Wood Enderby

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Wood Enderby
St.Benedict's church, Wood Enderby, Lincs. - geograph.org.uk - 85755.jpg
Saint Benedict's Church, Wood Enderby
Wood Enderby is located in Lincolnshire
Wood Enderby
Wood Enderby
 Wood Enderby shown within Lincolnshire
Population 186 (Including Moorby. 2011)[1]
OS grid reference TF274638
   – London 185 mi (298 km)  S
District East Lindsey
Shire county Lincolnshire
Region East Midlands
Country England
Sovereign state United Kingdom
Post town Boston
Postcode district PE22
Police Lincolnshire
Fire Lincolnshire
Ambulance East Midlands
EU Parliament East Midlands
UK Parliament Louth and Horncastle
List of places

Coordinates: 53°09′24″N 0°05′43″W / 53.156763°N 0.095150°W / 53.156763; -0.095150

Wood Enderby is a village and civil parish in the East Lindsey district of Lincolnshire, England. It is situated approximately 4 miles (6 km) south from Horncastle. The civil parish includes the hamlets of Cluxby Puckacre and Wilksby.[2]

Wood Enderby has no amenities, such as a local shop or any retail outlet. There are approximately 50 households in the hamlet of Wood Enderby and nearly all are registered as private dwellings, there are few commercial dwellings in Wood Enderby. Wood Enderby has a 30 mph speed limit throughout the hamlet and its extremeties.

A Dictionary of British Place Names states that Enderby derives from the Old Scandinavian person name 'Eindrithi', with 'by', Old Scandinavian for a farmstead, village or settlement.[3] According to the web site of the Enderby & District Museum Society, Canada, the name Enderby "seems" to derive from 'Eindrithi's by', with Einraethi being Old Norse for 'sole ruler' with the suffix -by being Old English for village or homestead.[4]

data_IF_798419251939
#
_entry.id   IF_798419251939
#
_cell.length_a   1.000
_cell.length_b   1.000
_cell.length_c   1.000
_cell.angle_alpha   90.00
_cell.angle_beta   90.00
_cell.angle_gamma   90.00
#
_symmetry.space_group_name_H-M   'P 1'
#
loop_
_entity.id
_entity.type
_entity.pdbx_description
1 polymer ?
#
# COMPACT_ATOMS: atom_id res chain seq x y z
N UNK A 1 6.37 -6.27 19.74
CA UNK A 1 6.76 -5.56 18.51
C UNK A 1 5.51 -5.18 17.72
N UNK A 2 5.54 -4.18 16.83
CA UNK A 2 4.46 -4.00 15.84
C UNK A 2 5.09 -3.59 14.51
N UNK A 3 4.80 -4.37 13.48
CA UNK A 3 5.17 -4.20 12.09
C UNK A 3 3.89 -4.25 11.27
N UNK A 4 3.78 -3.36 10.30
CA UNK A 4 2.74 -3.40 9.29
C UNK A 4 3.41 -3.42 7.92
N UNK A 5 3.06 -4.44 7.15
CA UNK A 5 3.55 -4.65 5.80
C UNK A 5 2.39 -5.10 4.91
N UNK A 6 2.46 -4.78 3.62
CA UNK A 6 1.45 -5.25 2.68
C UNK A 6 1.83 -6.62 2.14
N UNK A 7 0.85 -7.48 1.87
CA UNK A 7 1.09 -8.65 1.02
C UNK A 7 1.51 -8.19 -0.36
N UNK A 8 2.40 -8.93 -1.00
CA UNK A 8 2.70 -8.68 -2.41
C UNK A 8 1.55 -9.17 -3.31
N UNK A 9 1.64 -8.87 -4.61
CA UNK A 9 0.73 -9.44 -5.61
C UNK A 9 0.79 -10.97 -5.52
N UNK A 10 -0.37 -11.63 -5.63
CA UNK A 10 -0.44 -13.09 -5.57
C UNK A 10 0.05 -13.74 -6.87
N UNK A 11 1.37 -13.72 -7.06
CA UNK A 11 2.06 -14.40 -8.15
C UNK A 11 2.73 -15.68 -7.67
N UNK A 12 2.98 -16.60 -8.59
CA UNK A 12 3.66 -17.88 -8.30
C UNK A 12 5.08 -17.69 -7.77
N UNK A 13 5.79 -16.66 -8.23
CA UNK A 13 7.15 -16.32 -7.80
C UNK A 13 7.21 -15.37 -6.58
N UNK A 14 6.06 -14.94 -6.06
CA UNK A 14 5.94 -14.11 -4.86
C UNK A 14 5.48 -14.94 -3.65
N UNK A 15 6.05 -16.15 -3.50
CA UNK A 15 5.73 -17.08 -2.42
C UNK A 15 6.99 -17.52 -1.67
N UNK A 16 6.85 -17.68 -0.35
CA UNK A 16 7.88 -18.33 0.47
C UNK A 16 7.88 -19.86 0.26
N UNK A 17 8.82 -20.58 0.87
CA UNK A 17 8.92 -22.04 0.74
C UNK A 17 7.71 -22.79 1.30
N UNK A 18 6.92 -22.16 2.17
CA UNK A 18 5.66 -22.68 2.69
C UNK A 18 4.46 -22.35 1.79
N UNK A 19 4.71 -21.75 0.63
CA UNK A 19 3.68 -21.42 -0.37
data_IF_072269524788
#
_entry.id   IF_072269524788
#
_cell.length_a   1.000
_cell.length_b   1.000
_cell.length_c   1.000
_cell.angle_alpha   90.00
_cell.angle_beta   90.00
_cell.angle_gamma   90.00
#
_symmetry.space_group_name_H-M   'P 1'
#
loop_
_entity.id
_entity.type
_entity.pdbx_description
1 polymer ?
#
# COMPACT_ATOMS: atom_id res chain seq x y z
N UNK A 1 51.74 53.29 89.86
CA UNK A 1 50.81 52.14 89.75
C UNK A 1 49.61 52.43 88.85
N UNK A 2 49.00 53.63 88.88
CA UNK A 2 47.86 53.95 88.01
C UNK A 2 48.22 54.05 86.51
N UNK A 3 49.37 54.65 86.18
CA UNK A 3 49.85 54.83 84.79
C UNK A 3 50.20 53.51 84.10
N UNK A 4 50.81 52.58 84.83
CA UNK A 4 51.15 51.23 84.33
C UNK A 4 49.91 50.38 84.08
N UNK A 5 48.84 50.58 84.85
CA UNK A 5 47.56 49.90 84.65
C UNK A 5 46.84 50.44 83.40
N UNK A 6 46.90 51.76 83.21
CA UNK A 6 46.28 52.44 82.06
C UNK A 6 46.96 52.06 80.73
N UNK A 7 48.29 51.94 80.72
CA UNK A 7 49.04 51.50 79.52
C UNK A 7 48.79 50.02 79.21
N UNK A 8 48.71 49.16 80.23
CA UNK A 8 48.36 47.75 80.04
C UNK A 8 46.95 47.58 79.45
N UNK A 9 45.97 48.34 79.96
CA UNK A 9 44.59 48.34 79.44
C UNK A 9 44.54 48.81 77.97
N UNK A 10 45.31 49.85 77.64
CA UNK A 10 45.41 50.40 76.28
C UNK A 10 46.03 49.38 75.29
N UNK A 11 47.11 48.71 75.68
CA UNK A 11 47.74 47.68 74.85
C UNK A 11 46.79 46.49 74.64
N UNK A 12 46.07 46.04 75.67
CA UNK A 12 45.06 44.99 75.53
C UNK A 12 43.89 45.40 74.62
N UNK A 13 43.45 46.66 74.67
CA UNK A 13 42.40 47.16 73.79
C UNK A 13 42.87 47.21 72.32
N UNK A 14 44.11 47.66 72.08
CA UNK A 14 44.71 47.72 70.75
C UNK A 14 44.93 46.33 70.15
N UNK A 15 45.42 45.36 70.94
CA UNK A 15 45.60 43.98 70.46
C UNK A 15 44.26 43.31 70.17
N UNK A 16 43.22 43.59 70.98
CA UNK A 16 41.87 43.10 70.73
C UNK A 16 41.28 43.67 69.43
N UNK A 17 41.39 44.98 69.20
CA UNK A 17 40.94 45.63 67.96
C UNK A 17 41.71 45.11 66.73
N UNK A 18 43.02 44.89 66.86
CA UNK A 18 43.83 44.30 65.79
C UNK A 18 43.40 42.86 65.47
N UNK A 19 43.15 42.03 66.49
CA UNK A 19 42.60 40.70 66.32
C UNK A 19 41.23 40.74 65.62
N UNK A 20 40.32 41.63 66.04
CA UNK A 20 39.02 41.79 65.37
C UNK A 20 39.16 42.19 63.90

Wood Enderby is listed as "Endrebi" in the Domesday Book of 1086, at which time the Lord of the Manor was William I.[5] In 1198 and 1328 it was referred to as Woodenderby.[citation needed]

The Grade II listed church, dedicated to St Benedict, was almost entirely rebuilt in 1860 using limestone and greenstone.[6][7] It was declared redundant by the Diocese of Lincoln in 1976.[8]

Rose Cottage, in Wood Enderby, is a Grade II listed 17th-century white-washed mud and stud cottage, with 19th- to 20th-century alterations.[9]


All Saints, Wilksby

Wilksby was mentioned in Domesday Book of 1086 as "Wilchesbi", with the Lord of the Manor being William I.[10]

It is a former civil parish, abolished in 1936 and amalgamated with Wood Enderby.[11]

Wilksby church is dedicated to All Saints, Grade II listed, and built of greenstone and red brick,[12] It was renovated in 1895.[13]


  1. ^ "Parish population 2011". Retrieved 21 August 2015. 
  2. ^ "Wood Enderby". Genuki. Retrieved 2 June 2011. 
  3. ^ Mills, Anthony David (2003); A Dictionary of British Place Names, pp. 176, 520, Oxford University Press, revised edition (2011). ISBN 019960908X
  4. ^ "The Enderbys". Enderbymuseum.ca. Retrieved 2 June 2011. 
  5. ^ Wood Enderby in the Domesday Book. Retrieved 2 June 2011.
  6. ^ "St Benedicts, Wood Enderby". British Listed Buildings. Retrieved 2 June 2011. 
  7. ^ "St Benedicts, Wood Enderby". English Heritage. Retrieved 2 June 2011. 
  8. ^ "Wood Enderby". Genuki. Retrieved 2 June 2011. 
  9. ^ "Rose Cottage, Wood Enderby". British Listed Buildings. Retrieved 2 June 2011. 
  10. ^ Wilksby in the Domesday Book. Retrieved 2 June 2011.
  11. ^ "Wilksby". Vision of Britain. University of Portsmouth. Retrieved 2 June 2011. 
  12. ^ "All Saints, Wilksby". British Listed Buildings. Retrieved 2 June 2011. 
  13. ^ "Wilksby". Genuki. Retrieved 2 June 2011. 

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